On Aug. 3, New York City Mayor Bill de Blasio announced that customers of restaurants and bars (as well as gyms and movie theaters) would be required to provide proof of vaccination to be served indoors. The mandate, so far the only one of its kind in the nation, officially goes into effect Aug. 16, followed by an outreach campaign to educate businesses before enforcement begins Sept. 13. The initiative comes amid rapidly rising COVID-19 case numbers among unvaccinated people in the city and other parts of the U.S., compounded by the spread of the Delta variant.
Many restaurants had already begun holding their own debates over whether to require proof of vaccination. The highest-profile example is Danny Meyer’s New York–based Union Square Hospitality Group, which also has venues in Washington, D.C. It announced four days before de Blasio’s mandate that its restaurants would begin requiring proof for indoor dining Sept. 7. “Our top priority is the safety and well-being of our team members, our guests, and each and every member of our community,” the group said in a statement. “To keep all of us safe, we have implemented new health and safety protocols that go above and beyond our already strict standards.”
Elsewhere in the country, restaurant owners have been left to make their own calls, weighing factors such as the safety of their staff, local government guidelines and potential backlash from guests.
In New Orleans, which is under Louisiana’s statewide indoor mask mandate, owner and wine director Crystal Coco Hinds of Effervescence wine bar took it upon herself to require proof of vaccination indoors. The former nurse and grandmother of five, who heard about a child with no preexisting conditions dying of COVID at the local Children’s Hospital, said it felt like the right move. “It was weighing really heavily on me, and I wasn't going to wait for the mayor or the governor or someone else to tell me what to do,” Hinds said.
In addition to protecting those who are unable to get vaccinated, like children under 12 years old, her choice was also about the safety of her team. “This is my business, I have to make decisions that I think are best for my staff, for the city at large and for the community at large. … My staff has done everything for the last 17 months to protect the public. We’re asking them to give us the same courtesy.” Unvaccinated guests are welcome to sit in Effervescence's outdoor courtyard, which Hinds notes is safer for those individuals as well.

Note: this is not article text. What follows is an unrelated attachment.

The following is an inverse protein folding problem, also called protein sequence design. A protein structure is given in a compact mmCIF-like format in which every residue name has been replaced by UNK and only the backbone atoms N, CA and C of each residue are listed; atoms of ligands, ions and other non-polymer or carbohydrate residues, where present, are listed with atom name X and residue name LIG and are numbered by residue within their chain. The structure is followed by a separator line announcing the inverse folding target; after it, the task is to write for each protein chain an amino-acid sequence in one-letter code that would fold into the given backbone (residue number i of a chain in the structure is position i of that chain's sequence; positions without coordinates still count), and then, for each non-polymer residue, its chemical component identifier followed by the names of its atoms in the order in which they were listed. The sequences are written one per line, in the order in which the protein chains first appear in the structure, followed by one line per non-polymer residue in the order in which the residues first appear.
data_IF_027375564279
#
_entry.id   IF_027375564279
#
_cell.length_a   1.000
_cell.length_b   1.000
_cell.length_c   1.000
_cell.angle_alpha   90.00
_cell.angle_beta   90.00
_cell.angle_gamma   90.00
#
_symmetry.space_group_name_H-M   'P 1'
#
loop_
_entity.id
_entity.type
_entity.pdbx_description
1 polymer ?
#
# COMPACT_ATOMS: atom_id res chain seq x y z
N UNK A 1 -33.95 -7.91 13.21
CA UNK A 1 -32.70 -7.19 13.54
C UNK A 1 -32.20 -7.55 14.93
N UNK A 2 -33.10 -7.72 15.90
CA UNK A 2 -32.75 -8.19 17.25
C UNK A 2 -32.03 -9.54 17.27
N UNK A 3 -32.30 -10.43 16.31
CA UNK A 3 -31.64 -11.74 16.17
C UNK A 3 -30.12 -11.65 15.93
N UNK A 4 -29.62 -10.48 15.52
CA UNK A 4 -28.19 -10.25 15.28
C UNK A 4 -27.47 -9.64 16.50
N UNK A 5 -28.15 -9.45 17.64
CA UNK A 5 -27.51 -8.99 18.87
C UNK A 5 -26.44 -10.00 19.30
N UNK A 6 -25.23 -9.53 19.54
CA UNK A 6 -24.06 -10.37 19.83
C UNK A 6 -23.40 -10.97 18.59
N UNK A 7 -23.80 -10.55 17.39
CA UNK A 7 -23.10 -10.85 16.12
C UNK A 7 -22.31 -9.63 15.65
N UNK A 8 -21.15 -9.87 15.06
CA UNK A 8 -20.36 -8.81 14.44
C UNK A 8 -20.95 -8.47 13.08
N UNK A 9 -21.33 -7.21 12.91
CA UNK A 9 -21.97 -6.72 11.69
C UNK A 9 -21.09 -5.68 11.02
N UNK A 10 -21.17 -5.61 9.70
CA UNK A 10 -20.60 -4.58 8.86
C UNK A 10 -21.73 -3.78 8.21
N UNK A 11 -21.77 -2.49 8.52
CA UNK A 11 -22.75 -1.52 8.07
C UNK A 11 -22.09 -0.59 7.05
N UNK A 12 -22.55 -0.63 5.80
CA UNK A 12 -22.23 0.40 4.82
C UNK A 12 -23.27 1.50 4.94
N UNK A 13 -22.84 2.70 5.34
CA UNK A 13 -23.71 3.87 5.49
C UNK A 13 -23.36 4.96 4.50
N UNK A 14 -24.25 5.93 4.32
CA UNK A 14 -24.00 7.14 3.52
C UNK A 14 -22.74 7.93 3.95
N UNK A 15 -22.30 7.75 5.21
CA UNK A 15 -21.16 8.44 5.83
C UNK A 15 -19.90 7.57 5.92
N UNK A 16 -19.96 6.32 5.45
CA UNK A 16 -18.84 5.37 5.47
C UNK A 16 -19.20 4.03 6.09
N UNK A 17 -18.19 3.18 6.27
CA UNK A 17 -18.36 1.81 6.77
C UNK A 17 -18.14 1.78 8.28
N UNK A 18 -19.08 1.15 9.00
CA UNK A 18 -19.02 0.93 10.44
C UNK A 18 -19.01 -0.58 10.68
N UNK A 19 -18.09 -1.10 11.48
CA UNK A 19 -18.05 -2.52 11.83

Across the U.S., venues that are opting to require proof of vaccination have been hit with backlash, sometimes in the form of negative reviews on platforms like Google and Yelp that can be tangibly damaging to business.
While Hinds acknowledges that government mandates like New York City’s can help shift the blame off of restaurants, she says that aside from a couple of out-of-towners, her clientele has been “super supportive.” One or two regulars who disagree with the policy respectfully wrote to Hinds explaining that they’ve chosen not to get the vaccine and don’t want to sit outside, so they’ll return once the policy is lifted.
With more than 4,000 new cases reported each day in Louisiana, a huge spike from the 300 to 400 range in June, guests have mostly been grateful for the extra protection. Even vaccinated individuals are increasingly choosing to be seated outdoors. Hinds says the courtyard had been empty for weeks due to the hot and humid weather, but last Friday, it was completely full of vaccinated patrons. “I think people were starting to get scared,” she said. Thanks to a mobile app called LA Wallet, Effervescence is able to easily check vaccine cards. New York and some other states have similar apps.
Things aren’t as simple in states like Texas, where the government has not issued a new mask mandate. At El Meson in Houston, the entire staff is required to be vaccinated, and about half of the team members opt to wear masks. But wine director Jessica Elaine Garcia, who runs the restaurant with her parents, doesn’t think they’d ever limit indoor dining to vaccinated guests.
Garcia worries about bringing the virus home to her three-year-old daughter, but to her, it’s strange to ask such a personal question in a hospitality setting. “It just seems a little weird to me, honestly. You should be able to sit down and get food whether you're vaccinated or not,” she said. “Now, do we wish people would get vaccinated? Hell, yes! And we definitely encourage whoever we come in contact with to do so.”
Depending on how case numbers progress, she says they’d be more likely to return to requiring guests to wear masks. “The unfortunate thing about this all is that there’s just so much mistrust of our medical professionals and of our government that people are ill-informed, misinformed, or just not informed at all,” Garcia said. “I think if we can focus on making people more knowledgeable and building that trust, that’s where it needs to start.”
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